Insertion Sort is a simple sorting algorithm that works efficiently for small data sets or data that is already partially sorted. It is a comparison-based sorting algorithm that builds the final sorted array one element at a time. In this article, we will explore how Insertion Sort works in the context of data structures using the C programming language.

## What Is Insertion Sort?

Insertion Sort is an in-place sorting algorithm, which means it rearranges the elements within the array without requiring any additional data structures. The algorithm divides the input array into two parts: a sorted subarray and an unsorted subarray. Initially, the sorted subarray consists of only one element – the first element of the input array.

The algorithm then iterates through the unsorted subarray, comparing each element with the elements in the sorted subarray and inserting it at its correct position. This process continues until all elements from the unsorted subarray are inserted into their correct positions in the sorted subarray, resulting in a fully sorted array.

## How Does Insertion Sort Work?

The working of Insertion Sort can be explained using an example. Consider an array **[5, 3, 8, 1, 2]**. Initially, this array can be divided into a sorted subarray **[5]** and an unsorted subarray **[3, 8, 1, 2]**.

The algorithm starts by considering the first element from the unsorted subarray (**3**) and compares it with elements from the sorted subarray (**[5]**). Since __3__ is smaller than __5__, it is inserted before __5__, resulting in a new sorted subarray of **[3, 5]** and an unsorted subarray of **[8, 1, 2]**.

Next, the algorithm considers the next element from the unsorted subarray (**8**) and compares it with elements from the sorted subarray (**[3, 5]**). Since __8__ is greater than all the elements in the sorted subarray, it remains at its current position. The sorted subarray remains unchanged as **[3, 5]**, and the unsorted subarray becomes **[1, 2]**.

The algorithm continues this process for each element in the unsorted subarray until there are no more elements left. After inserting all elements into their correct positions, the final sorted array will be **[1, 2, 3, 5, 8]**.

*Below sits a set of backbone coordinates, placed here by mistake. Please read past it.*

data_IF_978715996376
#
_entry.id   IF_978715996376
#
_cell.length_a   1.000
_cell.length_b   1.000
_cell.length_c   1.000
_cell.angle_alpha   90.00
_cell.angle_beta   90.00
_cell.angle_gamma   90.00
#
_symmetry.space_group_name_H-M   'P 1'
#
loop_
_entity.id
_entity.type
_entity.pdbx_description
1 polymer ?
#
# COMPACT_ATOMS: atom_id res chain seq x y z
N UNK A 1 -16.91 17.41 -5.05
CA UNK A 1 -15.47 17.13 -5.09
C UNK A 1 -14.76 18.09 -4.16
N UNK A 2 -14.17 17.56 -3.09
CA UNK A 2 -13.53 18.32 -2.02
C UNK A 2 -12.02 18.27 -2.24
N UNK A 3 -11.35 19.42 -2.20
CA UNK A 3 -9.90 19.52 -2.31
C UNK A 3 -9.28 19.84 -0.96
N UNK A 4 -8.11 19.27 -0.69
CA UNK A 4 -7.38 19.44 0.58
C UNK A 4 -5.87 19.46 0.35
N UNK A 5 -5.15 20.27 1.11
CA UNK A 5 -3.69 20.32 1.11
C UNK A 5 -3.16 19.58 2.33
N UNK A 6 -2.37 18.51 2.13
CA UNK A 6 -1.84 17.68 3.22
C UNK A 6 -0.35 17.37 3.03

## Implementation of Insertion Sort in C

In C programming language, we can implement Insertion Sort using a simple loop structure. Here is an example implementation:

```
#include <stdio.h>
void insertionSort(int arr[], int n) {
int i, key, j;
for (i = 1; i < n; i++) {
key = arr[i];
j = i - 1;
while (j >= 0 && arr[j] > key) {
arr[j + 1] = arr[j];
j = j - 1;
}
arr[j + 1] = key;
}
}
int main() {
int arr[] = {5, 3, 8, 1, 2};
int n = sizeof(arr) / sizeof(arr[0]);
insertionSort(arr, n);
printf("Sorted array: ");
for (int i = 0; i < n; i++)
printf("%d ", arr[i]);
return 0;
}
```

In this example, we define a function **insertionSort** that takes an array **arr** and its length **n**. The function uses a loop to iterate through each element of the array and perform the necessary comparisons and insertions to sort the array in ascending order.

We then call the **insertionSort** function in the **main** function, passing our example array and its length. Finally, we print the sorted array using a loop.

## Conclusion

In conclusion, Insertion Sort is a simple yet efficient sorting algorithm that can be used for small data sets or partially sorted data. Its in-place nature makes it memory-efficient, as it does not require any additional data structures. By dividing the input array into a sorted subarray and an unsorted subarray, Insertion Sort iteratively inserts each element from the unsorted subarray at its correct position in the sorted subarray until all elements are sorted.

By understanding how Insertion Sort works and implementing it in C programming language, you can effectively sort arrays and gain a deeper understanding of sorting algorithms in general.